Clincal Case 1 - EED use in an elderly woman in severe hemorrhagic shock
Hemorrhaging splenic artery aneurysm
An elderly woman was brought into the ED after being found down in bed by a relative. She had been complaining of stomach pain for several hours. Paramedics found her to be unresponsive with BP less than 40 systolic, pale and ashen, with fixed dilated pupils. They assisted breathing and started lines, and transported her to the ED. Her abdomen was noted to be distended and firm. Fluids were continued and blood brought rapidly to the ED. She was given 2 units of O negative cells, followed by three units of typed and crossmatched blood. After two liters of crystalloid, a Dopamine pressor drip was started. She had been intubated. A CT with contrast of the abdomen showed the abdomen full of blood and the contrast blushed in the area of the splenic artery suggesting a rupture. Thrombocytopenia was noted and she was given two platelet packs as well. During this resuscitation, the systolic pressure was never able to get above 60mm. At that point, the physician elected to try the EED. After rolling one on each leg, the pressure immediately came up to 100 systolic. The dopamine was turned off and the patient was transferred to interventional radiology where attempts to plug the aneurysm for two hours were unsuccessful. At one time, the BP systolic went up to 140 and the tourniquets were rolled down to above the knees. The BP immediately dropped to 50 systolic, and the tourniquets were rolled back up, restoring the BP. The patient was then taken to the OR where successful splenectomy and ligation of vessels performed. Total tourniquet time was four and one half hours on both legs. The patient survived and was discharged from the hospital 5 days later. She had a foot drop nerve injury in one leg that was likely a complication of the EED compression.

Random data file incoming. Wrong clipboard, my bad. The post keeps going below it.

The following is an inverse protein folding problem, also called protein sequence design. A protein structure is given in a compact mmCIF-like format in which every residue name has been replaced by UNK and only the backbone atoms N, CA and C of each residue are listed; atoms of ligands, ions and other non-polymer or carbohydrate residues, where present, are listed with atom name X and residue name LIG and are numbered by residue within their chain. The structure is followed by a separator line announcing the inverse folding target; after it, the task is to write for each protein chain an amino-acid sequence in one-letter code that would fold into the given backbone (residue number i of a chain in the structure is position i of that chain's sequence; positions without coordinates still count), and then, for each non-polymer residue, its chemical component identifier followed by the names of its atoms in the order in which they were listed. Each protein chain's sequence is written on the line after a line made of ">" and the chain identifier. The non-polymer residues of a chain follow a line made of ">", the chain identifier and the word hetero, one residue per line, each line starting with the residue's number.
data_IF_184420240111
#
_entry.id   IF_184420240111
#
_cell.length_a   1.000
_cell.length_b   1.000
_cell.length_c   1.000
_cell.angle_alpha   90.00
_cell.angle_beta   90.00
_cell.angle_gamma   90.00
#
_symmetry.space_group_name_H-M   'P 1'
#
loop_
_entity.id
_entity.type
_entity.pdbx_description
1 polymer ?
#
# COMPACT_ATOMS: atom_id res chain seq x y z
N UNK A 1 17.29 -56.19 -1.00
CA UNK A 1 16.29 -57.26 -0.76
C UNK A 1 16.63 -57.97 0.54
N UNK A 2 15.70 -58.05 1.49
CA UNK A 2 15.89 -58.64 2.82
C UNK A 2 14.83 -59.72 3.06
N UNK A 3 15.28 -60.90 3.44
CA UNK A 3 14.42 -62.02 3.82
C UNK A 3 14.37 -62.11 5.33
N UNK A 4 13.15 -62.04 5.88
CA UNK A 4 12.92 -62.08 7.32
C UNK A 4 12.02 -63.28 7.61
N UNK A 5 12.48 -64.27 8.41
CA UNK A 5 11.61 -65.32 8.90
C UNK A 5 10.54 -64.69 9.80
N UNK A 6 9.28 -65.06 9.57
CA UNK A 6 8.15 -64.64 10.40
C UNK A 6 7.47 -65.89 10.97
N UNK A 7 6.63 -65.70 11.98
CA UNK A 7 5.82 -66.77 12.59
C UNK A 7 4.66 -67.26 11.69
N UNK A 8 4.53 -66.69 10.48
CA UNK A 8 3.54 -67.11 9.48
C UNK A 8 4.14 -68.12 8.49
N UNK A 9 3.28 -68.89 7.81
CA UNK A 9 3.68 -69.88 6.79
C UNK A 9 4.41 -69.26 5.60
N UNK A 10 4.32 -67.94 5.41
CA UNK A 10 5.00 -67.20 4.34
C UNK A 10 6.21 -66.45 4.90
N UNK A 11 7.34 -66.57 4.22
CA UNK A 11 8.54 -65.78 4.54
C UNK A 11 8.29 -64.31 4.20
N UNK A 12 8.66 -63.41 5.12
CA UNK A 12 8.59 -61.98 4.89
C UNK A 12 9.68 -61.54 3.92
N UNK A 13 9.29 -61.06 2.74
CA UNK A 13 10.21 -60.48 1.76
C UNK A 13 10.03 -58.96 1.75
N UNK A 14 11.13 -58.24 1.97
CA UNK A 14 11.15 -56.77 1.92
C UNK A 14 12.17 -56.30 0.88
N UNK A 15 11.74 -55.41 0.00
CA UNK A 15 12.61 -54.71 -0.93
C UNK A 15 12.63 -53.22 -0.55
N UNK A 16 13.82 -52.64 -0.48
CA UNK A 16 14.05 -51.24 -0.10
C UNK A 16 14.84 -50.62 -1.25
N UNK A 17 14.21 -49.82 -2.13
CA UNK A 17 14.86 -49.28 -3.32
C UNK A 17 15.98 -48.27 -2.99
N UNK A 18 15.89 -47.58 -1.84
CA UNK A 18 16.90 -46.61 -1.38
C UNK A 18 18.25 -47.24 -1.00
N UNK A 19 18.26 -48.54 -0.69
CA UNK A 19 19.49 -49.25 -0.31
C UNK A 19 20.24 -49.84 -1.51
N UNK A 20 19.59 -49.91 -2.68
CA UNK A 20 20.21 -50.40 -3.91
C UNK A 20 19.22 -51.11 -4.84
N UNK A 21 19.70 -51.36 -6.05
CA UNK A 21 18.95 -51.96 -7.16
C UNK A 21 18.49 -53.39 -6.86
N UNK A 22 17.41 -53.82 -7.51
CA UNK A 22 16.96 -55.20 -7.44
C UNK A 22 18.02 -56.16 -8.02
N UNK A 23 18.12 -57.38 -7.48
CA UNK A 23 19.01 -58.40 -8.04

Clinical Case 2 - EED use in an elderly man in circulatory arrest
An elderly man collapsed at a restaurant. This elderly gentleman had an AICD in place that shocked him three times and each time he did not convert. The medics then arrived, started IVs and gave epi/amiodarone, and attempted to defibrillate 5 times unsuccessfully. After 35 minutes of CPR, the patient arrived in the ED where EEDs were placed on both legs and within 2 minutes of additional CPR, the patient went into VF and was successfully cardioverted to ROSC. The rhythm degenerated into VF four more times, until he was stabilized. We then started the hypothermia protocol, removed the devices gradually over the next 2 hours, and he was admitted to the ICU. Rewarming after 24 hours, which took a full 24 hours. The patient appeared to be comatose for 7 days, but on the 8th day when weaned off the meds, he woke up and is neurologically intact with some probable diffuse slight ischemic encephalopathy. However, he is moving all extremities, speech is slow but clear, with some semblance of humor and he is recognizing his family.